Why Canceling the Atlantic Coast Pipeline is a Big Win for the Environment

Why Canceling the Atlantic Coast Pipeline is a Big Win for the Environment

After six years of legal battles and controversy, Duke Energy and Dominion Energy announced the cancellation of the Atlantic Coast Pipeline project. Though the project sought to bring a lower-cost and lower-emitting energy source to the coal-burning homes and industries in Virginia and North Carolina, many deemed the project unnecessary. They felt it did not justify the immense toll it would have taken on the environment and surrounding communities. Here’s a closer look at what the project entailed and how the cancellation happened.

About the Atlantic Coast Pipeline

The Atlantic Coast Pipeline was a roughly 965-kilometer (600-mile) natural gas project lead by Dominion Energy and Duke Energy. They announced it in 2014 as a way to “meet the growing needs of consumers and businesses” in Virginia and North Carolina, where much of the region currently relies on coal energy. The pipeline’s path would have taken a trek from the state of West Virginia and through Virginia, stopping near the eastern coast of North Carolina. The route would have included a 125-foot wide corridor.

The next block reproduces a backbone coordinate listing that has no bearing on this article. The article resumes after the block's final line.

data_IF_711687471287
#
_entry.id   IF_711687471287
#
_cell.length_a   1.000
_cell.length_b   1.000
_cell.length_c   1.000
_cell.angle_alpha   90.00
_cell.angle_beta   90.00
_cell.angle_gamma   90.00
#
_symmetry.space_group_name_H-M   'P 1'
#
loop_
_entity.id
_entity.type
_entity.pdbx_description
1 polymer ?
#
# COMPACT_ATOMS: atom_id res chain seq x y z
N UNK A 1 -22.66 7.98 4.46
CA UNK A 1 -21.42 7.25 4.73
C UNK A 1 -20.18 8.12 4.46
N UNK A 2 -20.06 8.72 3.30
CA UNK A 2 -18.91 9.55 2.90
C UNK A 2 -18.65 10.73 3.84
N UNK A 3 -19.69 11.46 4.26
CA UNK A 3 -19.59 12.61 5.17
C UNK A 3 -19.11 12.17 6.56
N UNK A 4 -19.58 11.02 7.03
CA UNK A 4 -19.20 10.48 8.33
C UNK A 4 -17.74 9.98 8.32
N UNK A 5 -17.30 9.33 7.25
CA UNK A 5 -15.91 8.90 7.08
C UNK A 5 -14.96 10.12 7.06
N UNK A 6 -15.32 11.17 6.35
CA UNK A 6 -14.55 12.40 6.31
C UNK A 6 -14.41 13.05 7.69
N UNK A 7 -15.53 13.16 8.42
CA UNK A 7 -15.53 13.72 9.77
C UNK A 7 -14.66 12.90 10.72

Pushback and delays

Initial projections listed the Atlantic Coast Pipeline as a four to five billion dollar (USD) project, but that number quickly escalated to nearly eight billion (more than 11 billion AUD) over the next several years. This occurred as the project ran into pushback and several setbacks due to the environmental and legal concerns associated with the pipeline’s multi-state path.

Several environmental law groups — including Southern Environment Law Center (SELC), who represented the groups in front of the Supreme Court — challenged the project and sued five associated federal agencies that approved the plan. 

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Pipelines cut through forest in Germany. Photo: Quinten de Graaf.

SELC, along with their partners and concerned citizens, asserted that federal agencies had no legal right to move forward with the projected path, which would cross about 183 meters (600 feet) underground the Appalachian Trail, through George Washington National Forest. In the U.S., national forests are one type of protected public land that preserves the integrity of a landscape while also providing resources like lumber, areas for animal grazing and recreational opportunities.